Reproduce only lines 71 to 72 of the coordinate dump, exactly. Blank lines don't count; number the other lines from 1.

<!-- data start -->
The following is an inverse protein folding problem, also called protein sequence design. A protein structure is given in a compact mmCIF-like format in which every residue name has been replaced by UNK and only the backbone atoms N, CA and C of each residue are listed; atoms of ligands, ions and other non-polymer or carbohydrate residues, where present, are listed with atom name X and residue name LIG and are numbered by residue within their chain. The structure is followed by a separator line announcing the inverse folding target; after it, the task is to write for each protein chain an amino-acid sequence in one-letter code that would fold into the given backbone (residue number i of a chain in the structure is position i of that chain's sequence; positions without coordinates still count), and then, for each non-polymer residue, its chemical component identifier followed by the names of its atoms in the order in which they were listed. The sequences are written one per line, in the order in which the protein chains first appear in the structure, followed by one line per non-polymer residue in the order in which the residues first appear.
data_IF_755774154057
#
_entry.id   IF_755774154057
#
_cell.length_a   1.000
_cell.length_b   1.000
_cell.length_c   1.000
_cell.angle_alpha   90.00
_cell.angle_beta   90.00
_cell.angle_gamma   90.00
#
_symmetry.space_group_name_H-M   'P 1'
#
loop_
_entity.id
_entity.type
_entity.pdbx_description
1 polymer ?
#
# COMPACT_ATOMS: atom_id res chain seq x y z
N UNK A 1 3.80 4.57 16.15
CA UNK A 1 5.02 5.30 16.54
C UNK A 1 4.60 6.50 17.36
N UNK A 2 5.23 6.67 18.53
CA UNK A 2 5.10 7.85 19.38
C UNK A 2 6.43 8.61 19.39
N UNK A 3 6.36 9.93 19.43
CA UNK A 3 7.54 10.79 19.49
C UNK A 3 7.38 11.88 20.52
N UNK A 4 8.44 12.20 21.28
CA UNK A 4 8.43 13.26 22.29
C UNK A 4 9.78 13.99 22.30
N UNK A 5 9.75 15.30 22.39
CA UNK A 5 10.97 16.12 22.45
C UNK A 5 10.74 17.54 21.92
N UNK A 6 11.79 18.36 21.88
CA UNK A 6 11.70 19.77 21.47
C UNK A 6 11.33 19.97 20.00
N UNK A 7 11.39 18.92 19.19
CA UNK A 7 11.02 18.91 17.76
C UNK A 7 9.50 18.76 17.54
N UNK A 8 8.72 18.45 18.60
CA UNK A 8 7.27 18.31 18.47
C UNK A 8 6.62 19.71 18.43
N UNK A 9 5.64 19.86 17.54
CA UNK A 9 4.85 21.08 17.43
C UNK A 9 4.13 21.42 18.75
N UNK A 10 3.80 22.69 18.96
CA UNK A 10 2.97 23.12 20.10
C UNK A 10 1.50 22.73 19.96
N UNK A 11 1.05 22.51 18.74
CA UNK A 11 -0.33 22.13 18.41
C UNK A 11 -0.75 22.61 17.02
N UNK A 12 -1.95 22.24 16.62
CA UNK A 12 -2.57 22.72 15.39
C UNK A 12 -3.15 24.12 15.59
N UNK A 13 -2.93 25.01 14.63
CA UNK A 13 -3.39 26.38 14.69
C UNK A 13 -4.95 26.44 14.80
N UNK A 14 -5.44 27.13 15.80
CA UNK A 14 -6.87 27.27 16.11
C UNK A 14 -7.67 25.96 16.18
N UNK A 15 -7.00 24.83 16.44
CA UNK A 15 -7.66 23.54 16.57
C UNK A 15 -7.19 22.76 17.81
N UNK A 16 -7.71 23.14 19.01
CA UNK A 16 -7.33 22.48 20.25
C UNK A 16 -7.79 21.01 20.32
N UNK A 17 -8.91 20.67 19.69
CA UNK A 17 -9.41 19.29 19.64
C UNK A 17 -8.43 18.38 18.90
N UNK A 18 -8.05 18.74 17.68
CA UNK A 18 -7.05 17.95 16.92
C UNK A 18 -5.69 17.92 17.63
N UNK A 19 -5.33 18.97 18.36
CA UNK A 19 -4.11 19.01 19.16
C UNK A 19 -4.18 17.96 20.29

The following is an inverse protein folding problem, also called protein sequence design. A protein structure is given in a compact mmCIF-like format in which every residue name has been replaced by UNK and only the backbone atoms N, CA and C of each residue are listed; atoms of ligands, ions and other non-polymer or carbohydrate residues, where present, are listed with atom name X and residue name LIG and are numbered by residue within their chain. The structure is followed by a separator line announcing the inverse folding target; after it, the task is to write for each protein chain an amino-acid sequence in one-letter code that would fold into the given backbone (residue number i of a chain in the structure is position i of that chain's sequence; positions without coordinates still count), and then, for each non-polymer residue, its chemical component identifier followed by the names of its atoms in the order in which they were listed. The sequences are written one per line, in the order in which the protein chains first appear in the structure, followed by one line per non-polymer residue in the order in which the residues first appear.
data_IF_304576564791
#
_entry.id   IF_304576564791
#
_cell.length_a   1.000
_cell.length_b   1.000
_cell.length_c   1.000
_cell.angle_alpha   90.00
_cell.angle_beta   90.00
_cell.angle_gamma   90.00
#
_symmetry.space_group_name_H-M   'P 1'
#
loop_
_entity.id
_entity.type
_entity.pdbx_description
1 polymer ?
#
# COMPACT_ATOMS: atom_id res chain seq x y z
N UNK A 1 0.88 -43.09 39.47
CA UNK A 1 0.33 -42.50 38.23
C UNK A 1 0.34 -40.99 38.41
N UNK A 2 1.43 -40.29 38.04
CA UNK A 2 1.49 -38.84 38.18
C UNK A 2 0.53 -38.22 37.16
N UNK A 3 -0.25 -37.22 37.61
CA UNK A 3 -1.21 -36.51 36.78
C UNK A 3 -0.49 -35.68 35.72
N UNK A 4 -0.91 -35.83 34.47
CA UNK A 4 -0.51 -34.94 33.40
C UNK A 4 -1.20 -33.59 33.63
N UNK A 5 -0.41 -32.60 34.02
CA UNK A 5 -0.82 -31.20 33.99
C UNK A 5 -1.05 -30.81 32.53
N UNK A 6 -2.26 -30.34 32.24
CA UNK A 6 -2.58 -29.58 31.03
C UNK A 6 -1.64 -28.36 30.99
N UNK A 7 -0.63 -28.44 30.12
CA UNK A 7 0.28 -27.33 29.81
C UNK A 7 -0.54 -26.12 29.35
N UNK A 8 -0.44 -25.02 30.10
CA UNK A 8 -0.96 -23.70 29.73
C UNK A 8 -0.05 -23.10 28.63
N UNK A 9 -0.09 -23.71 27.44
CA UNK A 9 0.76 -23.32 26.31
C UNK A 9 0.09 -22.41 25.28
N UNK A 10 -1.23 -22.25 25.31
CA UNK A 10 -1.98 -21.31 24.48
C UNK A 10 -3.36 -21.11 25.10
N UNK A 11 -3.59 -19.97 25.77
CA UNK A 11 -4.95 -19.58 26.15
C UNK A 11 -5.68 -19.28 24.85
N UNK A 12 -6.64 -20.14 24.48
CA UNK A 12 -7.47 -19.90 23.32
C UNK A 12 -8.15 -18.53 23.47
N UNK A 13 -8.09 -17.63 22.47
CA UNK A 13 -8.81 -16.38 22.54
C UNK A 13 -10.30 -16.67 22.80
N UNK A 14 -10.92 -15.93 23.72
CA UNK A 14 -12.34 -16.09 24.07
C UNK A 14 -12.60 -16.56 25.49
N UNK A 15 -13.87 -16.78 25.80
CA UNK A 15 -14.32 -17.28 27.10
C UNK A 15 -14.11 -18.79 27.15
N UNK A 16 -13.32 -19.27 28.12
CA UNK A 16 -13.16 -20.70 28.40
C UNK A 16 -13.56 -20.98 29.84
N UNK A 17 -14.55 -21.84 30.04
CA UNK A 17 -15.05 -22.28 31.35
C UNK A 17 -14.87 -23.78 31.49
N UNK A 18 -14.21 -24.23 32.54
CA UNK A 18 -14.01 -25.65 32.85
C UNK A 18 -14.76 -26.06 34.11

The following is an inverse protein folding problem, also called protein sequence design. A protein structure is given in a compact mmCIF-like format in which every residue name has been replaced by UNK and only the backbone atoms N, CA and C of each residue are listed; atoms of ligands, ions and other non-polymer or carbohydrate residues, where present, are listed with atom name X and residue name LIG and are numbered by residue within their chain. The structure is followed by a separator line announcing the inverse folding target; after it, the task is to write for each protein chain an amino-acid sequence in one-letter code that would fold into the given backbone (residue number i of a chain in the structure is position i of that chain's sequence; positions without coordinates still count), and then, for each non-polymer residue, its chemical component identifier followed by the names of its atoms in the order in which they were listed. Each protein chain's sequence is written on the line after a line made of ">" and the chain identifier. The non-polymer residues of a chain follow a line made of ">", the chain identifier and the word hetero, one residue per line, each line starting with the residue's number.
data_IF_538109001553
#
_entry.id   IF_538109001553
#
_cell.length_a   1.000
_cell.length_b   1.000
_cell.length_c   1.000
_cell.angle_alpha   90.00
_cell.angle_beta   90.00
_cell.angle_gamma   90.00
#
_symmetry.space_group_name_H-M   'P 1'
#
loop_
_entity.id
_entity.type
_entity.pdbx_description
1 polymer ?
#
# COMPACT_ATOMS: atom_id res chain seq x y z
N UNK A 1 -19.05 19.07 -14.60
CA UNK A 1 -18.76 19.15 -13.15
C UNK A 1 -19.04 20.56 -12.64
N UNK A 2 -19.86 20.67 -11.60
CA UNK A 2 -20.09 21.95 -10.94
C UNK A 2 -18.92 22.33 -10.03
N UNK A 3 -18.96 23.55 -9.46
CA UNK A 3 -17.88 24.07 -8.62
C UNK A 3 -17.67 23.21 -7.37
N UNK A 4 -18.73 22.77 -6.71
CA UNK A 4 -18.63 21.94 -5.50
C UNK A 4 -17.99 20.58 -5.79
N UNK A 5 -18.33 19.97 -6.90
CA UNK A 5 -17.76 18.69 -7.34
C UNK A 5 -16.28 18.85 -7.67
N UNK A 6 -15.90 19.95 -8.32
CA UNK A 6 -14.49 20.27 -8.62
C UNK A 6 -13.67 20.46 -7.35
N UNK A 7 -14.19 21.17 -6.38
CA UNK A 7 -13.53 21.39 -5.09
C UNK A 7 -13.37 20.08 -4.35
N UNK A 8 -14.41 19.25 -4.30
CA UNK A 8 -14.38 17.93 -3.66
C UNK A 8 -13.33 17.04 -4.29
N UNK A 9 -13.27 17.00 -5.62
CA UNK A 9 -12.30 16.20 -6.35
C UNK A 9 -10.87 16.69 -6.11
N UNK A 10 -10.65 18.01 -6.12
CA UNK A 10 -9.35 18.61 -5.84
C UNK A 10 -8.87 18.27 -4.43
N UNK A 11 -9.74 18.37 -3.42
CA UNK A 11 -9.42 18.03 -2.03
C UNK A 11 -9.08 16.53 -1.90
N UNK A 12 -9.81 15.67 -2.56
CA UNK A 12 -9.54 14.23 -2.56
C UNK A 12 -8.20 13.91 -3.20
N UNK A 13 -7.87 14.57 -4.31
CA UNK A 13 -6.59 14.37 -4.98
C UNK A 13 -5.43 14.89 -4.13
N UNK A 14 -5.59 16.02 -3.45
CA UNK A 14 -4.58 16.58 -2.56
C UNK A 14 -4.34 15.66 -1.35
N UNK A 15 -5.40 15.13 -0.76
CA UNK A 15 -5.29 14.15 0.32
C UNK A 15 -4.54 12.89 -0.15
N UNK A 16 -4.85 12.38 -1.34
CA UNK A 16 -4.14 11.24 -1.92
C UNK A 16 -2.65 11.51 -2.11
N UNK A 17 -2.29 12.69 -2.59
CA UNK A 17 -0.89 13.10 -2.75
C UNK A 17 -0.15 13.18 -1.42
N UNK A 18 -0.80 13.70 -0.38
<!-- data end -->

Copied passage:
CA UNK A 17 -9.41 19.29 19.64
C UNK A 17 -8.43 18.38 18.90